By moving to a remote-first model we have improved our diversity while reducing our environmental impact.
We create solutions for our clients, who are themselves solving some of the most important problems in our society. The solutions we create are directly reflective of our perspectives as a team. The more diverse these perspectives are, the better the solutions we create will be.
By switching to a remote-first model, we aim to increase the number of people and diversity of perspectives that can be a part of our team. In turn we hope this will improve the quality and inclusiveness of the solutions we create for clients.
Our ambition is to have a disproportionate effect on the people who enter the digital and creative sector. By becoming remote-first, we hope to find and attract people to work with us who would not normally consider a career in these industries.
We are also excited about the impact that this switch will have on our environmental sustainability. Finally, we hope that by continuing to pay ‘London wages’ but with these being earned across the country, we can play a small part in rebalancing the economy to be less centred around the capital.
Our team now lives in an area covering over 18,500km² compared to under 5,000km² at the beginning of the pandemic.
This increase in geographic diversity wouldn’t have been possible without the switch to remote-first working.
The area our team now covers
Increase in geographical area covered by our team
If our team had been commuting into London as before the pandemic, then we would have emitted over 20,500kg of CO2 each year. By switching to remote-first working and only visiting the office once a month, we have reduced that to 1,110kg of CO2 per year – a 95% decrease.
the reduction in our carbon footprint by removing commuting
Remote working mental health
The shift to working in a different physical location to our teammates has had different impacts on everyone. For many it has brought about huge benefits – from a reduction in commuting costs to spending more time with their families to finding time to take up new hobbies.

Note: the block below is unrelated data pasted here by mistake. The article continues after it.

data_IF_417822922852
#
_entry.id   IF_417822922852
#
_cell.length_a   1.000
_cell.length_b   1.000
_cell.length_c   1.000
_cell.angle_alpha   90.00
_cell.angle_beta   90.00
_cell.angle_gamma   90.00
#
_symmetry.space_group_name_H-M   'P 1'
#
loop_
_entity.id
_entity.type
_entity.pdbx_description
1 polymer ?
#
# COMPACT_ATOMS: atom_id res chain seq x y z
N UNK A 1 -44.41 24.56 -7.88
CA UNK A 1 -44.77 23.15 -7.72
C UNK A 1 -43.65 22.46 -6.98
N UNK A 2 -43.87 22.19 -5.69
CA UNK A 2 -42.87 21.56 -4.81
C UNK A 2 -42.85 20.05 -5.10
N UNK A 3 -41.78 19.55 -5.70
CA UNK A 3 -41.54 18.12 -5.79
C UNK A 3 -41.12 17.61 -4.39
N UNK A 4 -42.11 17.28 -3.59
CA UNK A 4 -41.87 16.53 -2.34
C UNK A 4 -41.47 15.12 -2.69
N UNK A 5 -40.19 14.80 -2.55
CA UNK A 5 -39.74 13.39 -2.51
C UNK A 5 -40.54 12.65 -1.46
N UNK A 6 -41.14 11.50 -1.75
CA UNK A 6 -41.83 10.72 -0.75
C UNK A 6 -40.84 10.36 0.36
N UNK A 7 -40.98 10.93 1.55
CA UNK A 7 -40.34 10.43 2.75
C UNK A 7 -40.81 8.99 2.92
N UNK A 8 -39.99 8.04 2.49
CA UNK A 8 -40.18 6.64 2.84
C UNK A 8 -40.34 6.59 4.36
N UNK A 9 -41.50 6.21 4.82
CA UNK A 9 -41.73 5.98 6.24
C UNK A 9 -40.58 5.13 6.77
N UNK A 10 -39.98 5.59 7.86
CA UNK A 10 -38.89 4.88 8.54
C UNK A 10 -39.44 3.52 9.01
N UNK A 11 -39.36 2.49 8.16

However others have deeply felt the reduced interactions with people and the increase in self-directed working.
We want to build the support that we offer people to not just survive, but to thrive in this new way of working. This will definitely include more support for their mental health using services such as the newly implemented Spill.
It will also involve iterating how and when we come together as a group to build our understanding, empathy and support for one another.
Work out how best to use office space
We currently still have a retained office in Vauxhall, London. We had anticipated using this regularly for team and client sessions. However in reality, these have not happened frequently and we’re not sure the space is worth keeping.
We have no doubt that meeting regularly in person is a vital activity for our team’s health, but we’re not sure we need to pay for a single studio to do that.
Even if we do keep the space, we’d like to work out how to use it to better have a positive impact on our community. Ideas that we’d like to test include free hire of the space to charities or social enterprises or hot desks for young people starting out in their careers.
Understand the climate impact of remote-working tools
While the near elimination of our commuting has undoubtedly reduced our carbon footprint, the increase of our use of tools such as video calls or Mural boards will be having a counterproductive effect.
We want to fully understand this impact and take appropriate actions wherever possible to further reduce our carbon footprint.